- Vegetarian and Vegan fast food and sit in outlets or restaurants are quite popular in urban South Africa, the Kauai franchise usually present in shopping malls and CBDs amongst other places, lead the way in variety, quality and keen pricing. Another source of affordable ready made such meals, can be found at supermarket chains like Fruit&Veg, Woolworths, Pick & Pay, Spar or Checkers, while a growing number of regular restaurants will also cater for such diets.
- Kosher and Halal dietary requirements are well known in SA. In areas with reasonable to high concentration of Jewish and Muslim populations, is quite easy to find restaurants, butcheries and supermarkets catering for these needs. In other areas, it may require searching to ascertain their existence or a Jewish or Muslim person can always contact their nearest respective religious place of worship or organization for enquires.
Milk is widely available at most supermarkets, but bottled orange juice not-from-concentrate is much, much harder to find than in North America. Most South African retailers carry only orange juice reconstituted from concentrate or orange juice blended with other juices or milk. Soft drinks like Coca-Cola and Pepsi are widely available, though.
The legal age to purchase and drink alcohol in South Africa is 18. Almost all restaurants are licensed to serve liquor.
Witblits or Mampoer are locally distilled under the auspices of the Department of Agriculture, and allocated a manufacturers’ licence. They are safe and enjoyable to consume and does not resemble the names for moonshine or firewater. The alcohol content is controlled by the Department, so is the quality.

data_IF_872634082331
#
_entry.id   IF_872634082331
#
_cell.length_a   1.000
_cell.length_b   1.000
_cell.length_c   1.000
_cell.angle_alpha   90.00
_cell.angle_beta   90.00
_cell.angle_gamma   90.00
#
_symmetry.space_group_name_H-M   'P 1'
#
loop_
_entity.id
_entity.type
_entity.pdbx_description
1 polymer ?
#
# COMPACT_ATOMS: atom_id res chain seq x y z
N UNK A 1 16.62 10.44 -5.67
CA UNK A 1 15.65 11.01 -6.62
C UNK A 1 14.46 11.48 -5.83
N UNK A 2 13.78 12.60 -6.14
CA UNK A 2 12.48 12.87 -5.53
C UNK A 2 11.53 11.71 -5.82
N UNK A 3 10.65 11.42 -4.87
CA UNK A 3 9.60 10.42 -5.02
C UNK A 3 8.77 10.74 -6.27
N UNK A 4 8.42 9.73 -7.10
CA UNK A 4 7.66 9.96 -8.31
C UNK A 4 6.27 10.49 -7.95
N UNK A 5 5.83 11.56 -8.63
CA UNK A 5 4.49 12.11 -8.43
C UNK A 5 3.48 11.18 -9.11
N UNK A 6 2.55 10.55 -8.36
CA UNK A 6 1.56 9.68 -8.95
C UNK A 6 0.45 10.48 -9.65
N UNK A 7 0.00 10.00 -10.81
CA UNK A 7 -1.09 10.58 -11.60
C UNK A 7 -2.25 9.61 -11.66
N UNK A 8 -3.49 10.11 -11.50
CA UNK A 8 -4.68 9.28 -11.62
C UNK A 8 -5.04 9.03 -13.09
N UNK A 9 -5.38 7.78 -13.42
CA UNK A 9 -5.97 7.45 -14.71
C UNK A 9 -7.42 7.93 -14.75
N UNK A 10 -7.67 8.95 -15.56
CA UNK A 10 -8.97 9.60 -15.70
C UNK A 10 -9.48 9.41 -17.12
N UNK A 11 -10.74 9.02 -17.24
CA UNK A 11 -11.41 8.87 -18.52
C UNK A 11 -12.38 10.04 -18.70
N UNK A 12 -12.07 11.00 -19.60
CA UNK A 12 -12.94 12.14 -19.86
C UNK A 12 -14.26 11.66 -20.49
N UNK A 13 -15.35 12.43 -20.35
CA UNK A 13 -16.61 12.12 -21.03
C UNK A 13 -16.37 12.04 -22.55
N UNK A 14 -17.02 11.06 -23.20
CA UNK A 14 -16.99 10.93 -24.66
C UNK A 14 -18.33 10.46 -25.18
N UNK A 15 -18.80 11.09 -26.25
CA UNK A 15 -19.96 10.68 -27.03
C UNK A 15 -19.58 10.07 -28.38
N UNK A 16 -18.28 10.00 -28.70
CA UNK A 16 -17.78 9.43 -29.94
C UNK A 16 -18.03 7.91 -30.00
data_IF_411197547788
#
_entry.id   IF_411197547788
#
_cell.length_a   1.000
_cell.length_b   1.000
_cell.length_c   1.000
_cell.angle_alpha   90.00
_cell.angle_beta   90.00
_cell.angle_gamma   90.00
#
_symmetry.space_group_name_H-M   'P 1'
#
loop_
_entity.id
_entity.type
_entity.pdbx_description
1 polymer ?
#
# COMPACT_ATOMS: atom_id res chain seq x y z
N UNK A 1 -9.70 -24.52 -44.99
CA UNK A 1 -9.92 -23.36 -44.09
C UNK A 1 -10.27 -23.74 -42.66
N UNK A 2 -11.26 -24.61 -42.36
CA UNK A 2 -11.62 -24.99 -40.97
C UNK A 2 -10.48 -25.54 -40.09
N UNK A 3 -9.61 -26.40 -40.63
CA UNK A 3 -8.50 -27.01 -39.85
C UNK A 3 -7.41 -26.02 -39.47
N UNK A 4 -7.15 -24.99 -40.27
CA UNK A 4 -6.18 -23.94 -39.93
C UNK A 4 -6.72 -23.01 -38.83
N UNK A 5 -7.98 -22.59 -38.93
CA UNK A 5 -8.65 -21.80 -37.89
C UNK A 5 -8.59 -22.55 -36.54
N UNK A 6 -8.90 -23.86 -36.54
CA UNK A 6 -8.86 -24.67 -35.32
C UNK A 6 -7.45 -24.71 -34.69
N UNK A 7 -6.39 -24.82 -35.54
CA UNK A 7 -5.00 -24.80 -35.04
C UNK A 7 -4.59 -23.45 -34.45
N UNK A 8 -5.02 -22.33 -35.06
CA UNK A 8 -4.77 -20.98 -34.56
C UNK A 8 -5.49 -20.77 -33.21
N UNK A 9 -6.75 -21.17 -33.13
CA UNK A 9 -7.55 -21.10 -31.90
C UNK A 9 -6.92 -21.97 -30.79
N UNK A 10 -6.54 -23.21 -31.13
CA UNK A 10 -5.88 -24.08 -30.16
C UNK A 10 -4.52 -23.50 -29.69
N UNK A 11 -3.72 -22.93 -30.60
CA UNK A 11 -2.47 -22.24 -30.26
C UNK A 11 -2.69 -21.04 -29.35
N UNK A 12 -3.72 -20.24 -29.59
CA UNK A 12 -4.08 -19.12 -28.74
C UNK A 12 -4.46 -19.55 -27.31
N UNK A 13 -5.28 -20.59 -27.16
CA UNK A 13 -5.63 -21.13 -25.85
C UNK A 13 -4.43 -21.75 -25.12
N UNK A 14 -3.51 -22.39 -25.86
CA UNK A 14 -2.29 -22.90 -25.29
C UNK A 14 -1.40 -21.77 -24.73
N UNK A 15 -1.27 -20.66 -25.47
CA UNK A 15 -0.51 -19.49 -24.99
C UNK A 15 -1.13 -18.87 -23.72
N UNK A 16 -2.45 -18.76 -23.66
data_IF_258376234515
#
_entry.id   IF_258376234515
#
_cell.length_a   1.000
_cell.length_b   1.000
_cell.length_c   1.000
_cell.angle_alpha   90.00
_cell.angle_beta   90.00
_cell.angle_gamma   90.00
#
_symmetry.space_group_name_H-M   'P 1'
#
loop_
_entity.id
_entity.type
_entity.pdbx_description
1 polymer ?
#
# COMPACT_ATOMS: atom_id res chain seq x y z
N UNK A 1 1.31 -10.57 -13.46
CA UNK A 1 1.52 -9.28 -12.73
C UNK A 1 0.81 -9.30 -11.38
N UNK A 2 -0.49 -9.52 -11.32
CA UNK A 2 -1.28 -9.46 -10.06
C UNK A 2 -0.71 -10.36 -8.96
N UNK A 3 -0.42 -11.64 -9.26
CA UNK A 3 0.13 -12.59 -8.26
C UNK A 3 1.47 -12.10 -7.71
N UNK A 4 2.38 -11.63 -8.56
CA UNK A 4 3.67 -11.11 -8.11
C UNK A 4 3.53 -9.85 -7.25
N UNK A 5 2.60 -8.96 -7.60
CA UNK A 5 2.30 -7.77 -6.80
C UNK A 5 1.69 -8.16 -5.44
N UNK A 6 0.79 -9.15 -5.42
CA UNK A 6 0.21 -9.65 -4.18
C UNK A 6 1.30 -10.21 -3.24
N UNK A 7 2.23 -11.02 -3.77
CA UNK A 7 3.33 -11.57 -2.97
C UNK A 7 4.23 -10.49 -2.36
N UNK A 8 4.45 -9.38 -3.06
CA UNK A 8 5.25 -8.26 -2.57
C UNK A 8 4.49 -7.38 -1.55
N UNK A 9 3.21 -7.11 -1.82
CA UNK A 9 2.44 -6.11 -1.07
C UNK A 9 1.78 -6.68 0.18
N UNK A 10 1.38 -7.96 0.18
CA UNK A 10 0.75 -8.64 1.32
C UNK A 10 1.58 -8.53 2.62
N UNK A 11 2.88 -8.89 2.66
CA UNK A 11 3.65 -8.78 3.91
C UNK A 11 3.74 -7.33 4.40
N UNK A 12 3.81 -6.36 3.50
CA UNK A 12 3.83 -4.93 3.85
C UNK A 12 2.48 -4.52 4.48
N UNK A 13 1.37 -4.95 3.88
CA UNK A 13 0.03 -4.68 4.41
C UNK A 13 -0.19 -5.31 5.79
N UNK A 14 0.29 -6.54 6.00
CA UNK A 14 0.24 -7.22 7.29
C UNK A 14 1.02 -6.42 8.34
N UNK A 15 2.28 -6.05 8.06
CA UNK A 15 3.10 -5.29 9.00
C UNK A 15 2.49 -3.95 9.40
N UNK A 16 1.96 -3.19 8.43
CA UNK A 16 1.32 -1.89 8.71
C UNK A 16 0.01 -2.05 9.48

Local beer production is dominated by SABMiller with Castle, Hansa, Black Label and Castle Milk Stout being most popular brands. There are also Micro Breweries all over South Africa. Imported beers such as Stella Artois and Grolsch or Laurentina, are also widely available. The Namibian Windhoek brand beers are also popular and generally available.
Prices can vary widely depending on the establishment. Expect to pay R25 for a 0.5 L beer (July 2017).
South Africa has a well established wine industry with most of the wine produced concentrated in the Cape Winelands in the Western Cape and along the Orange River in the Northern Cape. Wine is plentiful throughout the country and prices remain affordable, with 750ml bottles of a really good red starting from R100 and Chardonnay from R90. Good quality wines in bulk are also available in 5L and 3L cartons. A 3L of good red will cost about R110 and a 3L Chardonnay, about R95. Prices are not fixed, it pays to shop around for good deals.
Amarula Cream is made from the marula fruit. The marula fruit is a favourite treat for African elephants, baboons and monkeys and in the liqueur form definitely not something to be passed over by humans. Pour over crushed ice and enjoy. The taste, colour and texture is very similar to Baileys Irish Cream. Cape Velvet is a favourite in and around Cape Town.
Tea and coffee:
The local Rooibos tea, made from a herb from the Cederberg Mountains is a favorite for many South Africans. You will find coffee shops in most shopping malls, such as Mugg&Bean and House of Coffees. Coffee shops similar in concept to Starbucks, like Seattle Coffee Company and Vida e Caffe (Portuguese themed), are becoming commonplace.